Polls

Huge Generic Lead for GOP in PA, Smaller for Dems in IL

| Tom Jensen

Header-poll-resultsRaleigh, N.C. – Democratic U.S. House incumbents could be in big trouble in Pennsylvania, which has up to eight vulnerable seats held by their party, several of which only recently switched from GOP control in the Democratic wave elections of 2006 and 2008.  The GOP holds a 48-39 generic-ballot advantage among likely voters in the Keystone State.  In Illinois, Democrats are in safer territory, defending no more than three swing seats and holding a 46-40 lead over the Republican Party.  Nearly all of the tenuous Democratic seats in both states, however, are in heavily white, suburban, exurban, or small-city districts that voted for George W. Bush in both 2000 and 2004, and they could show an even greater Republican trend than the overall statewide figure.

In Illinois, Democrats are actually slightly more unified around their party’s candidates for Congress than are the Republicans, but independents go for the GOP by a 40-25 margin.  In Pennsylvania, Democrats, as in the gubernatorial race, are suffering from significant and equal proportions of Democratic voters going for the GOP and remaining undecided, such that only 72% of Democrats support their party’s generic Congressional candidate, considerably lower than the 84% of Republicans who go for their party.  The relatively few Pennsylvania unaffiliateds favor the GOP, 42-19.

In Pennsylvania, 49% say Obama’s support would make them less likely to vote for his endorsed candidate, to 20% who say it would make them more likely, and 31% who say it would make no difference.  Sarah Palin is also pretty toxic, but has slightly better numbers overall.  Republicans are more favorable to her support than Democrats are to Obama, and independents only buck her endorsement 21-36, versus 15-50 for Obama.  Obama, naturally, fares somewhat better in Illinois than does Palin, though his support is still seen as a negative.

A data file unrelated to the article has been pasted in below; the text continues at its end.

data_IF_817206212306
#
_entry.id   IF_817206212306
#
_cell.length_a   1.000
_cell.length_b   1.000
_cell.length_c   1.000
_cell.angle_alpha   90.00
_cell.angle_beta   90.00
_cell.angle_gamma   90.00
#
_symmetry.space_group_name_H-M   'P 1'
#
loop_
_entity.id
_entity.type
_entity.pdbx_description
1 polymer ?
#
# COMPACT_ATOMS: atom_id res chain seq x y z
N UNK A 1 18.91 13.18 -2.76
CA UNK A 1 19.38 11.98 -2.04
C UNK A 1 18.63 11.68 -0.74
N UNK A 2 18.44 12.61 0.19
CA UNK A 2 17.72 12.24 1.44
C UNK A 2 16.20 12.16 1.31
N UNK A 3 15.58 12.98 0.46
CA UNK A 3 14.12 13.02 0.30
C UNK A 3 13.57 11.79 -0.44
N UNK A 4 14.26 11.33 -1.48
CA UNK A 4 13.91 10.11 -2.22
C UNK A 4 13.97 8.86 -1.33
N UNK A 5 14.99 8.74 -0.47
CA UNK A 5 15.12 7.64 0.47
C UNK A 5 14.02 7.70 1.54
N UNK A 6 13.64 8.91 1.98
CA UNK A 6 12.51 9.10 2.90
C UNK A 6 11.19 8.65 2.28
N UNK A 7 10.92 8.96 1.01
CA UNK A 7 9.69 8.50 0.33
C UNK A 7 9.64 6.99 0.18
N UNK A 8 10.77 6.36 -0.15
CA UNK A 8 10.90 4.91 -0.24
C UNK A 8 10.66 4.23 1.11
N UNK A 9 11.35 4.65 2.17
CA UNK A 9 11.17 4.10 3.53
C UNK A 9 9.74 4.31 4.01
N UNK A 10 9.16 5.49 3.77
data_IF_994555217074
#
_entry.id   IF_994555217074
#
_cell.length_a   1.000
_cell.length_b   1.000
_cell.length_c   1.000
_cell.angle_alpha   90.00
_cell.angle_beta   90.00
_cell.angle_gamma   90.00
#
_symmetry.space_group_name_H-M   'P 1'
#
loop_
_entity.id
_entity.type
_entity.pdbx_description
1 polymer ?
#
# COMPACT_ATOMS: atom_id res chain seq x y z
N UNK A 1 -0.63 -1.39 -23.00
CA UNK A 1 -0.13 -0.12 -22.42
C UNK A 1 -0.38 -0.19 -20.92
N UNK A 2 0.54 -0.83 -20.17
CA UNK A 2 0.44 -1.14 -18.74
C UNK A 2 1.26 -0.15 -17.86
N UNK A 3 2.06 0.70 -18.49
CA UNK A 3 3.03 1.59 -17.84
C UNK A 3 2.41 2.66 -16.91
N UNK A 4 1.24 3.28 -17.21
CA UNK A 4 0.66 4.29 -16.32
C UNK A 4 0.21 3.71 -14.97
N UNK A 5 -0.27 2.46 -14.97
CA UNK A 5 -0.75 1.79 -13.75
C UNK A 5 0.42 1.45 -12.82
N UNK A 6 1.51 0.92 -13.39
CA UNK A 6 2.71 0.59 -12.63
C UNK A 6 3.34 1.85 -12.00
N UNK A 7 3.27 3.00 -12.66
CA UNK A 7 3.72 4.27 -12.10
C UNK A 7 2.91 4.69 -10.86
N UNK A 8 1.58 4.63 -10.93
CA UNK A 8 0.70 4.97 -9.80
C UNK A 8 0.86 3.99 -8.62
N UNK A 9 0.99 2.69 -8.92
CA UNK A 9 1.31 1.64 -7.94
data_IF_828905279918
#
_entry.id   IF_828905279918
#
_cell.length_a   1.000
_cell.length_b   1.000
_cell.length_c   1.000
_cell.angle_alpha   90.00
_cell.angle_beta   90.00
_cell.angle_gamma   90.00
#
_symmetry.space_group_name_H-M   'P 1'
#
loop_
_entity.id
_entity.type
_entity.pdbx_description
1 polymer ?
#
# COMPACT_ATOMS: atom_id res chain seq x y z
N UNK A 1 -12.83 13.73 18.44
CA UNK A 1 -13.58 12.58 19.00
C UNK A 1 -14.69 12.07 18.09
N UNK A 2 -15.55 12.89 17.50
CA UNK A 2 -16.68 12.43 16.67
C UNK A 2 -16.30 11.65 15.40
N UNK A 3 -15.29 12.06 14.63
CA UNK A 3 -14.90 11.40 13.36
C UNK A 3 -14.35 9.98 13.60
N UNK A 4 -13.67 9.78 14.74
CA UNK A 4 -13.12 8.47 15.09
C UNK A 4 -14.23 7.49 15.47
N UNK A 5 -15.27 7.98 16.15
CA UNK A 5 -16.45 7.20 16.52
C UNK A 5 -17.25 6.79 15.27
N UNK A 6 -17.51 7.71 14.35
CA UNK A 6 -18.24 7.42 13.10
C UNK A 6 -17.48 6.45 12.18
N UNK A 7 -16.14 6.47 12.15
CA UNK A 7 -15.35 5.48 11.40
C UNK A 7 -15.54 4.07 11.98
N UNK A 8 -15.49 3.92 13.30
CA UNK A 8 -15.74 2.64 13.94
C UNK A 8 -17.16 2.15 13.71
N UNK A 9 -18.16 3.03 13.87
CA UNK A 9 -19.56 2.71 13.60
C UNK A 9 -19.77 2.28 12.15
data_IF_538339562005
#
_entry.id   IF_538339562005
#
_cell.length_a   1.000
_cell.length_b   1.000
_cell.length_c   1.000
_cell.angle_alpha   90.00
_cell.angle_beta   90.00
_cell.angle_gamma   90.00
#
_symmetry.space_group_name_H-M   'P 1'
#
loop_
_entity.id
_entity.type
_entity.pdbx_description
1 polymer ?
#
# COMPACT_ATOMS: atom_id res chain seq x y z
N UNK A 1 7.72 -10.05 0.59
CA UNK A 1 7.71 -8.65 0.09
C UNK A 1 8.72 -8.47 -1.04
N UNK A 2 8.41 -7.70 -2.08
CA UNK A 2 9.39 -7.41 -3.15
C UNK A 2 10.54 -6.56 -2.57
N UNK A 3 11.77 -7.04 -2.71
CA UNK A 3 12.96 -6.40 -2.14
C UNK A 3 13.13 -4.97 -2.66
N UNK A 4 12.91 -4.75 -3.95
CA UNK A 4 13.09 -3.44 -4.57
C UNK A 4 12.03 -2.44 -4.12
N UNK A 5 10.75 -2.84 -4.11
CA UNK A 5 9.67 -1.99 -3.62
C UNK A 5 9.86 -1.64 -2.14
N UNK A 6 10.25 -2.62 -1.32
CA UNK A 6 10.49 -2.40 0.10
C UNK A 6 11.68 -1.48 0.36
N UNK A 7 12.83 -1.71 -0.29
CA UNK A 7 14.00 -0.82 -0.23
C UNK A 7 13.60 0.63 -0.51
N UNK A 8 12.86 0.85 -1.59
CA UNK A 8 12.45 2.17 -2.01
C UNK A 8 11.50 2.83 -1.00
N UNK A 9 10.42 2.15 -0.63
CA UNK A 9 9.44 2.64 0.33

“Pennsylvania is going to be a particularly tough state for Democrats this year, but even Illinois isn’t much better,” said Dean Debnam, President of Public Policy Polling.

PPP surveyed 585 likely Pennsylvania voters from August 14th to 16th.  The survey’s margin of error is +/-4.1%.  Other factors, such as refusal to be interviewed and weighting, may introduce additional error that is more difficult to quantify.

If you would like an interview regarding this release, please contact Dean Debnam at (888) 621-6988 or 919-880-4888.

Topline results are below. Full results, including crosstabs, can be found here.

Q1 Are you more or less likely to vote for a
candidate endorsed by President Obama, or
does it not make a difference either way?
More likely………………………………………………. 20%
Less likely ………………………………………………. 49%
Doesn’t make a difference either way …………. 31%

Q2 Are you more or less likely to vote for a
candidate endorsed by Sarah Palin, or does it
not make a difference either way?
More likely………………………………………………. 28%
Less likely ………………………………………………. 46%
Doesn’t make a difference either way …………. 26%

Q3 If the election for Congress was today, would
you vote for a Democrat or a Republican?
Democrat ……………………………………………….. 39%
Republican……………………………………………… 48%
Undecided………………………………………………. 14%

Q4 Is your favorite Pensylvania politician Bob
Casey, Ed Rendell, or Arlen Specter?
Bob Casey ……………………………………………… 31%
Ed Rendell ……………………………………………… 14%
Arlen Specter ………………………………………….. 11%
Not sure …………………………………………………. 44%

Q5 Who did you vote for President in 2008?
John McCain…………………………………………… 47%
Barack Obama………………………………………… 46%
Someone else/Don’t remember …………………. 6%

Q6 Would you describe yourself as a liberal,
moderate, or conservative?
Liberal ……………………………………………………. 16%
Moderate………………………………………………… 39%
Conservative…………………………………………… 44%

Q7 If you are a woman, press 1. If a man, press 2.
Woman ………………………………………………….. 54%
Man……………………………………………………….. 46%

Q8 If you are a Democrat, press 1. If a Republican,
press 2. If you are an independent or identify
with another party, press 3.
Democrat ……………………………………………….. 46%
Republican……………………………………………… 44%
Independent/Other…………………………………… 9%

Q9 If you are white, press 1. If African-American,
press 2. If other, press 3.
White …………………………………………………….. 85%
African-American …………………………………….. 12%
Other……………………………………………………… 3%

Q10 If you are 18 to 29 years old, press 1 now. If
you are 30 to 45, press 2. If you are 46 to 65,
press 3. If older, press 4.
18 to 29………………………………………………….. 9%
30 to 45………………………………………………….. 22%
46 to 65………………………………………………….. 44%
Older than 65………………………………………….. 24%

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